To provide an example of my question, consider how certain beings are carried over to different authors. Hastur was made by Ambrose Bierce, and referenced by Lovecraft, and used by August Derleth. In each reference the being is somewhat different.

For a story I'm working on, I have noted relative similarity between a being I've been working on and a being in the Cthulhu Mythos, one referenced mainly by Lin Carter, Scott Aniolowski, Lovecraft, and E. Hoffman Price.

I wanted to know if identifying the two creations as the same being would infringe too far into the territory of its original creator. I would not be claiming it as my own and nobody else's, for it already has a certain name, and by using that name I hope to maintain that it was not my original idea. I would consider it expanding on something that already existed, but was described in little.

  • I think you need to be much more clear about what you are afraid of being accused of. If you are simply asking what we think is too far, that is merely an opinion and as such would be off topic here. If you are asking whether a specific act contravenes a specific standard, that is an answerable question. But as it stands, it is not clear what specific standard you are asking about.
    – user16226
    Commented Feb 3, 2017 at 3:51
  • @MarkBaker If I were to use the name of a scantly described being from their fiction for a being from my fiction, who coincidentally shares the scantly mentioned traits of their being, would I be plagiarizing? Commented Feb 3, 2017 at 3:58
  • Then can you edit your question and its tags to make it clear that you are asking a plagiarism question?
    – user16226
    Commented Feb 3, 2017 at 4:18
  • I love lovecraft Commented Feb 3, 2017 at 17:23

2 Answers 2


According to this article, all of the H.P. Lovecraft's writings which were published during his lifetime are now in the public domain. As such, there should be no legal/copyright issues arising from your use of that material.

Whether derivative works are guilty of plagiarism, is a bigger question and the internet is full of carefully worded, non-legally-binding (i.e. IMHO) articles on the subject. Here is a good example of one of those.

I would personally build upon the "proper citation" aspect of fair use, if I wanted to reference a Cthulhu creature in something I wrote. I would make sure that the reader knows where the idea for the creature came from. In a fictional setting, how I handled it would be based on the answer to the following question?

Did H.P. Lovecraft live and publish books in my fictional universe?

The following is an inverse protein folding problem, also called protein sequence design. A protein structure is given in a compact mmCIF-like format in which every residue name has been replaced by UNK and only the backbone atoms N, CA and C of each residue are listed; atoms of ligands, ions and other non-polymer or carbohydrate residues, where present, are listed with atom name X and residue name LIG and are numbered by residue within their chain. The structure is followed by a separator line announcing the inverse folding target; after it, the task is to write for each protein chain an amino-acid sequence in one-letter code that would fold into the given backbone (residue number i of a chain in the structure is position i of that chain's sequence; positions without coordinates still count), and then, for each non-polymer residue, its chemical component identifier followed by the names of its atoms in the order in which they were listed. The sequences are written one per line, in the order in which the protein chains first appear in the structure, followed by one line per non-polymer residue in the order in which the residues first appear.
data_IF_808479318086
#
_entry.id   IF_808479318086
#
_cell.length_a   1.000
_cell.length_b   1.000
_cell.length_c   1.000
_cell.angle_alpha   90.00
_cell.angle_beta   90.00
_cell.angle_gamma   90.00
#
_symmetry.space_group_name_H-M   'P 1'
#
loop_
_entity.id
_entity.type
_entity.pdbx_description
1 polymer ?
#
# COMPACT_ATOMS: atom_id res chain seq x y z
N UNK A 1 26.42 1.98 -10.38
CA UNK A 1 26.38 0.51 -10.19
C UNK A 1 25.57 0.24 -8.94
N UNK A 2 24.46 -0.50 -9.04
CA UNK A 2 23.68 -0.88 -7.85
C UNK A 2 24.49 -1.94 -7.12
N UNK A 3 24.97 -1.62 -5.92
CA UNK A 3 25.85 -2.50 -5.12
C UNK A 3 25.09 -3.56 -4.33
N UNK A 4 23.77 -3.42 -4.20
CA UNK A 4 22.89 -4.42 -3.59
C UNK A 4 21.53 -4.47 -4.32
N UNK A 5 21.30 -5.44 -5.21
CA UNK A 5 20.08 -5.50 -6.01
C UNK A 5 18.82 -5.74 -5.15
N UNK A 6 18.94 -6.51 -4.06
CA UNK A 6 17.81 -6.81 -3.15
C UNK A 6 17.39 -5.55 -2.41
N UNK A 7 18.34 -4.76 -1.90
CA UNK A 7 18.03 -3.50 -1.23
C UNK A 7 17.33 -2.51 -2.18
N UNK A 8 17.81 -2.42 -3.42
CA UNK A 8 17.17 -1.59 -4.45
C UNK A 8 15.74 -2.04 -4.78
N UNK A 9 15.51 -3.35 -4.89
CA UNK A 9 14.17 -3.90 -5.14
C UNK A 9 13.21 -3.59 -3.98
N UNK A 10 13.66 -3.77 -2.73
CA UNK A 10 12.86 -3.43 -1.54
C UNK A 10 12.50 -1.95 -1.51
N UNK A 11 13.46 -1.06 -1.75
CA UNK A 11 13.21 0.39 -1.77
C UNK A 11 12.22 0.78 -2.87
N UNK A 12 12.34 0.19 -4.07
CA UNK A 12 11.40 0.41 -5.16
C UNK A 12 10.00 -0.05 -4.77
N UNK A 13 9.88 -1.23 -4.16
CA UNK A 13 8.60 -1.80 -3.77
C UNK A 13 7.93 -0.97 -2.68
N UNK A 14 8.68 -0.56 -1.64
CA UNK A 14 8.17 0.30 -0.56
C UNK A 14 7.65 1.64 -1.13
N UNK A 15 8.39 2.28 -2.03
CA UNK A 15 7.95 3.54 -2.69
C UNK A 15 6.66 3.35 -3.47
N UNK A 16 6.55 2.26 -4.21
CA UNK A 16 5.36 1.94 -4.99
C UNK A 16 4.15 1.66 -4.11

If he did, then I would have one of my characters be an H.P. Lovecraft fan and have him exclaim upon first encounter with an Old God (or more survivably, an Old God's minion), "Hey, that reminds me of something from one of my favorite books by H.P. Lovecraft!"

If Lovecraft did not exist in my fictional universe, then since I was borrowing one of his creations, I would borrow all of his creations. That means that every character and event from his writing would somehow be a true event (or psychotic person's raving) in my universe's history. Now, a journal by Francis Wayland Thurston, (the narrator of The Call of Cthulhu) would find its way into one of my character's hands. In this case, my making an honest attempt to give proper attribution will hopefully be enough to keep the plagiarism police, flamers and critics away from my door. (Sort of like leaving an I.O.U. in place of the $20 you stole out of Dad's wallet. It may still be stealing, but the chance of getting punished for it is greatly reduced.)

The last point I would offer on this subject is the need to make your work additive to the whole of Lovecraft's world. Don't just borrow his characters and creatures for an uneventful stroll. That is worse than plagiarism. It's boring! Do something creative with these borrowed creations. Reveal something blood chilling about their eldritch nature, or about humanity's origins in relation to the Old Gods, or about how our new technology stacks up against their old lore.

Don't just write another H.P. Lovecraft story. Build upon Lovecraft's world!

  • I planned on using a being called Q'yth-az, called the Crystalloid Intellect, as the central deity of a Greek mystery. They would know it as Koios, the god of intellect, and revere it as the keeper of the world's knowledge. Commented Feb 5, 2017 at 1:41
  • All I know about that being is that it lives on a lightless planet called Mthura, and that it can travel by crystal growth, or infecting living things. Is my idea acceptable, or is that taking it too far? Commented Feb 5, 2017 at 1:42
  • I'm not the guardian of Lovecraft's legacy, so don't ask me for permission. But the particular being which you have chosen raises some interesting additional issues. From the Wiki on Cthulhu Dieties, it appears that Q'yth-az was added to the mythos by Scott D. Aniolowski in an Arkham House compendium which was published in 1994. That means it could possibly be under copyright. In any case, the polite way to handle this would be to ask the original author and publisher for permission. Mail Mr. Aniolowski a letter via Arkham House. Commented Feb 5, 2017 at 3:40

If you feel uncomfortable with the similarity and think that you are stealing, then you are stealing.

It does not matter whether what you do is legal or not, you will always feel less of a man for not coming up with your own idea.

Do whatever it takes that you can honestly feel proud of yourself instead of a failure and hack.

Your Answer

By clicking “Post Your Answer”, you agree to our terms of service and acknowledge you have read our privacy policy.

Not the answer you're looking for? Browse other questions tagged or ask your own question.